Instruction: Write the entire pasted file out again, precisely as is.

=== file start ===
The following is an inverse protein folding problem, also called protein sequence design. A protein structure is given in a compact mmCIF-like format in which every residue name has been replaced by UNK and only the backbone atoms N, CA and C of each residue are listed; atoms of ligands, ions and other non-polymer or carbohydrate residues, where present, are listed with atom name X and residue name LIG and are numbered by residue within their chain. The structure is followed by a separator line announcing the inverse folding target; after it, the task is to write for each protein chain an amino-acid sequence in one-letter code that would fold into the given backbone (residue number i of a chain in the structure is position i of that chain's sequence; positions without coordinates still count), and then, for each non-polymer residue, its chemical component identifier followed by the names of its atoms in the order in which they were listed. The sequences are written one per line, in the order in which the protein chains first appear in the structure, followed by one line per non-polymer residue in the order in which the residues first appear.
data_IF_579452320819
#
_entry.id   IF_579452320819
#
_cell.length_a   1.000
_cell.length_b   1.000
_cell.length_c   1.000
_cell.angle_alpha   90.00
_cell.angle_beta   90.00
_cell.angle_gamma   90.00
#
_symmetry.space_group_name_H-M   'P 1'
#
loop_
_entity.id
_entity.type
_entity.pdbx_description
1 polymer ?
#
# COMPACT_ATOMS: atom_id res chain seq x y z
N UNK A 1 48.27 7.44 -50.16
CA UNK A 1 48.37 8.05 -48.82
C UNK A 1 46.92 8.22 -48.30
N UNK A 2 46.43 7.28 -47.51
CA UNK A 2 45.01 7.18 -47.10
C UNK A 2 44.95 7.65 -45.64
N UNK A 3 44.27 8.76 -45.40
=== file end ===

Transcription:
The following is an inverse protein folding problem, also called protein sequence design. A protein structure is given in a compact mmCIF-like format in which every residue name has been replaced by UNK and only the backbone atoms N, CA and C of each residue are listed; atoms of ligands, ions and other non-polymer or carbohydrate residues, where present, are listed with atom name X and residue name LIG and are numbered by residue within their chain. The structure is followed by a separator line announcing the inverse folding target; after it, the task is to write for each protein chain an amino-acid sequence in one-letter code that would fold into the given backbone (residue number i of a chain in the structure is position i of that chain's sequence; positions without coordinates still count), and then, for each non-polymer residue, its chemical component identifier followed by the names of its atoms in the order in which they were listed. The sequences are written one per line, in the order in which the protein chains first appear in the structure, followed by one line per non-polymer residue in the order in which the residues first appear.
data_IF_579452320819
#
_entry.id   IF_579452320819
#
_cell.length_a   1.000
_cell.length_b   1.000
_cell.length_c   1.000
_cell.angle_alpha   90.00
_cell.angle_beta   90.00
_cell.angle_gamma   90.00
#
_symmetry.space_group_name_H-M   'P 1'
#
loop_
_entity.id
_entity.type
_entity.pdbx_description
1 polymer ?
#
# COMPACT_ATOMS: atom_id res chain seq x y z
N UNK A 1 48.27 7.44 -50.16
CA UNK A 1 48.37 8.05 -48.82
C UNK A 1 46.92 8.22 -48.30
N UNK A 2 46.43 7.28 -47.51
CA UNK A 2 45.01 7.18 -47.10
C UNK A 2 44.95 7.65 -45.64
N UNK A 3 44.27 8.76 -45.40